St. Pat’s parade: Good friends, good beer, good music

St. Patrick’s Day street closings

• Massachusetts Street between 17th Street and 11th Street at noon

• Massachusetts Street between 11th Street and Sixth Street at 1 p.m.

• The northbound lane of the bridge across the Kansas River will reduce to one lane at 1 p.m.

• Streets will open after the parade, which will last more than an hour. Police personnel will be at the intersection of Sixth and Massachusetts streets to direct traffic during breaks in the parade.

Last St. Patrick’s Day, a giant riverboat carrying dancing pirates floated up Massachusetts Street blasting “Proud Mary” by Ike and Tina Turner. The year before, there was a giant volcano with two decks of people dancing along to Jimmy Buffett’s “Volcano.”

What’s in store for this year’s St. Patrick’s Day parade?

Only the Sandbar knows. For years, the Lawrence bar has constructed wild floats that have won first prize in the annual St. Patrick’s Day parade contest. This year’s entry is under wraps until the parade — which features dozens of floats and other groups — kicks off at 1:30 p.m. Sunday in South Park and then heads up Massachusetts Street before thousands of onlookers.

“They always have a popular tune, they’re always dancing and it’s just something that grabs the crowd,” Barb Herbel, the parade’s dignitary pageant coordinator, said about the Sandbar’s float.

Every year, the Sandbar’s float reflects the downtown bar’s nautical theme, blaring the island music that often plays inside the bar at 17 E. Eighth St. Of course, the giant floats promote the bar, but that’s not what the Sandbar employees find important about their dedication to the St. Patrick’s Day parades.

“We really don’t care about winning,” said David Johanning, a managing partner at the Sandbar. “It’s more about seeing the kids dancing with us and having fun and waving, as well as the older people and families. That’s why we do it. It’s so much fun to see how much fun people have with us.”

While contestants are still finishing up their entries, the parade committee is working hard to prepare and raise money for this year’s 26th Annual St. Patrick’s Day Parade. Sarajane Scott, the co-chairman of the parade committee, said organizers already have 100 groups participating in the parade, and nearly $75,000 has been raised for charity. This year, proceeds will go to the Lawrence Arts Center’s scholarship fund, the Ballard Community Center and the County Fair Swim Club.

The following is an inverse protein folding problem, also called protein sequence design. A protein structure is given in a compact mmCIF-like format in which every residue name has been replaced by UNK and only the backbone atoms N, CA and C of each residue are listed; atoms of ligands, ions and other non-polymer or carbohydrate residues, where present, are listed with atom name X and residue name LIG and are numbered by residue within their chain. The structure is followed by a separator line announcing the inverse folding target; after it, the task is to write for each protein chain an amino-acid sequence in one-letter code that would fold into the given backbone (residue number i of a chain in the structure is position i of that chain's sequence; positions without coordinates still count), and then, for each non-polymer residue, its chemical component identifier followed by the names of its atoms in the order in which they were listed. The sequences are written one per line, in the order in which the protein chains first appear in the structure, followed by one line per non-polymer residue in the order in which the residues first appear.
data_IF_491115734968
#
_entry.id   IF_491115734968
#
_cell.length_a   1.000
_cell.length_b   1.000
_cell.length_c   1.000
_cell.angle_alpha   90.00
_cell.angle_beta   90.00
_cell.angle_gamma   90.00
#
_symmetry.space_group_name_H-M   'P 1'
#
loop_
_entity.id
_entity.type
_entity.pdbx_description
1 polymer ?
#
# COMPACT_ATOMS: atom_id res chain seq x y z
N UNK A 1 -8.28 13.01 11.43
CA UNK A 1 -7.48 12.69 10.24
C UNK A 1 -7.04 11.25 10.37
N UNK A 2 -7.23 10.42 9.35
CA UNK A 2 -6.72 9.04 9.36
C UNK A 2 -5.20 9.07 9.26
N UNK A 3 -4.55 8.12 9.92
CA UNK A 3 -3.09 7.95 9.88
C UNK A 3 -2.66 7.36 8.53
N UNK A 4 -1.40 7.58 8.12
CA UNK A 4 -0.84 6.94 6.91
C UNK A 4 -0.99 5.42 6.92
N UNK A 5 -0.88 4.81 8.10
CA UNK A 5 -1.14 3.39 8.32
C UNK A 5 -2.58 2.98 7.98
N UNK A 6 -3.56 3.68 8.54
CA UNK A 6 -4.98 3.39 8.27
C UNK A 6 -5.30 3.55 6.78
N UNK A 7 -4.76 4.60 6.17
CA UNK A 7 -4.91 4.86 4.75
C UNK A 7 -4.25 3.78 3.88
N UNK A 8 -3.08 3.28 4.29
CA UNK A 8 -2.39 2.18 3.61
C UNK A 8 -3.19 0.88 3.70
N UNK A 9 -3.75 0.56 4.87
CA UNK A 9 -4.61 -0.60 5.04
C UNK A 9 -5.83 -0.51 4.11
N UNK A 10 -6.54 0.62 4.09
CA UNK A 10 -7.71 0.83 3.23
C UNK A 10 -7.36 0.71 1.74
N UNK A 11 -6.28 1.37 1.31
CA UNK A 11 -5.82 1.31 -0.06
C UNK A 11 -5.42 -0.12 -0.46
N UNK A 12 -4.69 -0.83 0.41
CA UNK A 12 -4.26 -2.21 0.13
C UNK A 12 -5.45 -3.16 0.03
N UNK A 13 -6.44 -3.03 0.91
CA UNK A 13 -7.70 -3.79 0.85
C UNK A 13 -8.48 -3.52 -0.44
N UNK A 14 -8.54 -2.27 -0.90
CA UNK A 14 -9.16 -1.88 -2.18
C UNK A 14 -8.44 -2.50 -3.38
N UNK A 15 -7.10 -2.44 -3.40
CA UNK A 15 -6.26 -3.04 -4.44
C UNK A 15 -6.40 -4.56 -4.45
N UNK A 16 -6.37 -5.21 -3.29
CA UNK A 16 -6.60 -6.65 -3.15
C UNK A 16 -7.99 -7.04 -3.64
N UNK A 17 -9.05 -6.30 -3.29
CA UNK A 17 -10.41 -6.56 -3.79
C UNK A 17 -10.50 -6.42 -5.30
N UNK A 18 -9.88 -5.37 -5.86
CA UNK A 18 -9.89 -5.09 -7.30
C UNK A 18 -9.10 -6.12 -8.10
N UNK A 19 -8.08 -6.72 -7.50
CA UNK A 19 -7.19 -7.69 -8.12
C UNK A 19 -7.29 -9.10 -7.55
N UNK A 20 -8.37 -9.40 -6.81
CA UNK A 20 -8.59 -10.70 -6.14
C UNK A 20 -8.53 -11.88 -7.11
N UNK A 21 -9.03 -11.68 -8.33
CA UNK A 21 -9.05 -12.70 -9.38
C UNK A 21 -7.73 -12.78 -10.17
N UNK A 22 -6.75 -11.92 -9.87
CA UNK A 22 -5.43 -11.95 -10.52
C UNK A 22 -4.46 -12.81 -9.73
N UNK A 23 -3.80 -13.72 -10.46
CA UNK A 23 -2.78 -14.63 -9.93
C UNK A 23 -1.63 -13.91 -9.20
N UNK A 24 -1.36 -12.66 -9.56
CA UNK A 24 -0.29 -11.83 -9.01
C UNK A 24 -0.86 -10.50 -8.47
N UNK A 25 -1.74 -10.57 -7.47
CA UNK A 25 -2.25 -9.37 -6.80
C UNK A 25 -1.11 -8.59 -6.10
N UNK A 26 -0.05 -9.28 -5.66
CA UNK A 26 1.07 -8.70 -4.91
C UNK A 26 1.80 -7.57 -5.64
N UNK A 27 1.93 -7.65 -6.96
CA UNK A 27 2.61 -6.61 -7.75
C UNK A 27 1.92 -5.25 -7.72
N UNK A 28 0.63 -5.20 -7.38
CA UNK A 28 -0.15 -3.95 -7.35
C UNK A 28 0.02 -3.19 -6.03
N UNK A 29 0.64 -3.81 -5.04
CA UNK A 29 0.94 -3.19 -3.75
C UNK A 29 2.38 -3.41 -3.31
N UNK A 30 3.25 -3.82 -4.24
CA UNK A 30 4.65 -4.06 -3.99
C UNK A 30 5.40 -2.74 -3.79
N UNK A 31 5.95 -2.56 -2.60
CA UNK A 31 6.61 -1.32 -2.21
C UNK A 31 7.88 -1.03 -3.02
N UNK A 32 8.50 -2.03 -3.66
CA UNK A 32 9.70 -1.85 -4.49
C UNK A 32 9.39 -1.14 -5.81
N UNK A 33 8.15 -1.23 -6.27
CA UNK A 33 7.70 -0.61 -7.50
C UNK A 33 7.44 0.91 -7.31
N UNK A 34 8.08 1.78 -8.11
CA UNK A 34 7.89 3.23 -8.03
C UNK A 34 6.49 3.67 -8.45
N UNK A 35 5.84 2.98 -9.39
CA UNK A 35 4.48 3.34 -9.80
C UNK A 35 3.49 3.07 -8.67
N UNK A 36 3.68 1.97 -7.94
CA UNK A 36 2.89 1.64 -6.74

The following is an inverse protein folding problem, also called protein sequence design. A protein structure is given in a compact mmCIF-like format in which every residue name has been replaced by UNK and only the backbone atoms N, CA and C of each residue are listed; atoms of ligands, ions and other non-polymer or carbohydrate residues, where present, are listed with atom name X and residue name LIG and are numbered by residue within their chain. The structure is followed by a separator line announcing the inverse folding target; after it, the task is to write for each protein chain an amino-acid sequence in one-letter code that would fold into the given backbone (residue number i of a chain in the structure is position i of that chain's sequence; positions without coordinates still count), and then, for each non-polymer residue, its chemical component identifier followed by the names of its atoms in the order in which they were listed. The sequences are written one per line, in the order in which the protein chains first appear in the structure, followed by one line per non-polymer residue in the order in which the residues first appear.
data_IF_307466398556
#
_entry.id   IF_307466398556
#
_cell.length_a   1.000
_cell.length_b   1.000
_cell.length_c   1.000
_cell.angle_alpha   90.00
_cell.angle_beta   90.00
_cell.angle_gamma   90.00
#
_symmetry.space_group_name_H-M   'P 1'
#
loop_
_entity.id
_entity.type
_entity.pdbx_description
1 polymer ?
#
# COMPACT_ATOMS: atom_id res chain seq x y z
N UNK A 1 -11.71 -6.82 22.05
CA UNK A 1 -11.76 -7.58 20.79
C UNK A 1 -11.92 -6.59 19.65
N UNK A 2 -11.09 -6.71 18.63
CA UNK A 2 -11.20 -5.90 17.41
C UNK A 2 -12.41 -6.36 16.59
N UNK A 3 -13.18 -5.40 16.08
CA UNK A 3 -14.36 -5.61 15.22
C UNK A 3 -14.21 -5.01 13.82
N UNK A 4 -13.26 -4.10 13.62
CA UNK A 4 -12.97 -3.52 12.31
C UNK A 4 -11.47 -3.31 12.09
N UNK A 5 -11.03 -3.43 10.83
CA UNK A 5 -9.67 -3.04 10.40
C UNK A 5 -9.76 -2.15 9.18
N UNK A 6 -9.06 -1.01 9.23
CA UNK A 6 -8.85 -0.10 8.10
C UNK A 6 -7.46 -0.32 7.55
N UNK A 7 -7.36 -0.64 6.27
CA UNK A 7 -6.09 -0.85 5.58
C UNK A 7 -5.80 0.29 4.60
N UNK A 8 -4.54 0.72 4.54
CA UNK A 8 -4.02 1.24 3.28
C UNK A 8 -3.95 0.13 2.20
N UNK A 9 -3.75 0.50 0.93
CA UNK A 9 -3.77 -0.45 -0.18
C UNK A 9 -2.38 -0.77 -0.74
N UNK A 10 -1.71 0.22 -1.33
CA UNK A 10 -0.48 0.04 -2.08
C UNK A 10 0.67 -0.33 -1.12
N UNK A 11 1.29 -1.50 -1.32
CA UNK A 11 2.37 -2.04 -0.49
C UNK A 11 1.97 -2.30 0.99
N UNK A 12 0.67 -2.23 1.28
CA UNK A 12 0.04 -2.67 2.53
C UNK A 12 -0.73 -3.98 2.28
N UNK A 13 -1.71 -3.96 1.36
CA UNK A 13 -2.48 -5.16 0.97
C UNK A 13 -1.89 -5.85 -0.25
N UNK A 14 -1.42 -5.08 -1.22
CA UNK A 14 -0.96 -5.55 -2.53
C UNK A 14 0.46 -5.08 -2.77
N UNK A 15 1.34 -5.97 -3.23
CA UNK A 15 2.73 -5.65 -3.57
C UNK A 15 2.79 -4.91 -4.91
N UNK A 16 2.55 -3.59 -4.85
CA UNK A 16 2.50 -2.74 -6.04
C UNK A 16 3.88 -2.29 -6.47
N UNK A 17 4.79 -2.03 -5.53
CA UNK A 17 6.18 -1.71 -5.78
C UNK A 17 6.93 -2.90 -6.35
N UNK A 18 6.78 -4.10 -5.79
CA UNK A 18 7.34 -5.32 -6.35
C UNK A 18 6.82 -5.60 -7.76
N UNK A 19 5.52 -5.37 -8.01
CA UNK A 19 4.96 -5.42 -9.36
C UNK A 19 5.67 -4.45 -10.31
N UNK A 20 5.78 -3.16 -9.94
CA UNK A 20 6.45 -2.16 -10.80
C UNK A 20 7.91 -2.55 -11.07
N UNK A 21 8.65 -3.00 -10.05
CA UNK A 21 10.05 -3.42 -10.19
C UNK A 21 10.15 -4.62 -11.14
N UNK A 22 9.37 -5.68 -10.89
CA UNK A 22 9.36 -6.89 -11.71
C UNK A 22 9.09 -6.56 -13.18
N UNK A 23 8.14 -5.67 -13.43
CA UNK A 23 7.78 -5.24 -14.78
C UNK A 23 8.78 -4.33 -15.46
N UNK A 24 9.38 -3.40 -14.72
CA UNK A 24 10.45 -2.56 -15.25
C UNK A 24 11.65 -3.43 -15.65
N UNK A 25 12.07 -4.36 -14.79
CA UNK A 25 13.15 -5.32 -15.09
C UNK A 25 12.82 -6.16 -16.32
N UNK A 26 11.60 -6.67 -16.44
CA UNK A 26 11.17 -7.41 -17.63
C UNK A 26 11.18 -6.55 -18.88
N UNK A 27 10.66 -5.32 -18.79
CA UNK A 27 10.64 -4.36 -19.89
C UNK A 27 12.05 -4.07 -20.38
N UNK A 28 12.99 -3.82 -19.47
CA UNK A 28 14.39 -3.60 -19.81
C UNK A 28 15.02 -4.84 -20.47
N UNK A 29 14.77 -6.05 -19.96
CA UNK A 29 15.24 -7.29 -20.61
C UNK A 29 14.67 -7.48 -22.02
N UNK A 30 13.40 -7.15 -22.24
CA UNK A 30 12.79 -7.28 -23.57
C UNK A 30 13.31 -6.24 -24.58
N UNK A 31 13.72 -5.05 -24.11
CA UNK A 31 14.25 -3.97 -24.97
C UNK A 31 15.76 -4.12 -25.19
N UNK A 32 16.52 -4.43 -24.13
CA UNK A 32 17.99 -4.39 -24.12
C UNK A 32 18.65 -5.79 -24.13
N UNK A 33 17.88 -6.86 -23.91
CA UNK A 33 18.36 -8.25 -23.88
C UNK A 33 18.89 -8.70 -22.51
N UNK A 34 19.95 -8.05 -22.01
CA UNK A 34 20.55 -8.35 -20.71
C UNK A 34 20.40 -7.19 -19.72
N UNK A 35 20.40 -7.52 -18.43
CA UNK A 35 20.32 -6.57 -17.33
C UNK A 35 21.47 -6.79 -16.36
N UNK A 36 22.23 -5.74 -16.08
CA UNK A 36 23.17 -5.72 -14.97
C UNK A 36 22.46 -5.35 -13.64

“It is an afternoon of fun and entertainment, and we raise money for local children’s charities,” Scott said.

Parade organizers award various prizes in three categories of floats: commercial businesses, nonprofit organizations and families and an overall prize that has gone to the Sandbar float for as long as anybody can remember. Contestants are judged based on float decorations, participation, costumes and atmosphere.

This year, the Sandbar’s usual rival for the top prize, the Entertainment Division Traveling Trophy, is sitting out the parade.

The collaborative effort by Kennedy Glass, Combs Custom Cycle, Ace Bail Bonds and Slow Ride Roadhouse is also not entering a float this year. Marty Kennedy, the general manager at Kennedy Glass, said the four partners were running out of creative ideas, were exhausted and didn’t want to spend the money to build an elaborate float.

Johanning said a lot goes into a themed float: music, dancers and costumes, along with float construction and practice sessions.

Brainstorming for the Sandbar’s annual float begins about a year in advance. The physical preparation usually begins about a month and a half before the big day. But this year’s snowstorms delayed construction, so the float-building crew got to work just three weeks before the parade.

The clock is ticking, and the crew is working frantically in a secret location to get things done. Members of the Sandbar team are acquiring different items for the float and for costumes. Dancers have been practicing for days, trying to get their choreography just right.

“We get to a point where it’s done, but you can always do more,” Johanning said.

Between the Sandbar employees, their family and friends, about 20 to 30 people contribute to the float in some way, including Justin Kogel, the owner of FastFrame in Lawrence. Kogel is a longtime friend of Johanning and has helped with the Sandbar’s floats for about 10 years.

“It’s a good time,” Kogel said. “We’re drinking beer and having fun while we’re building it. It is a bar, after all. Anywhere there is good friends, good beer and good music, it’s just a positive scene.”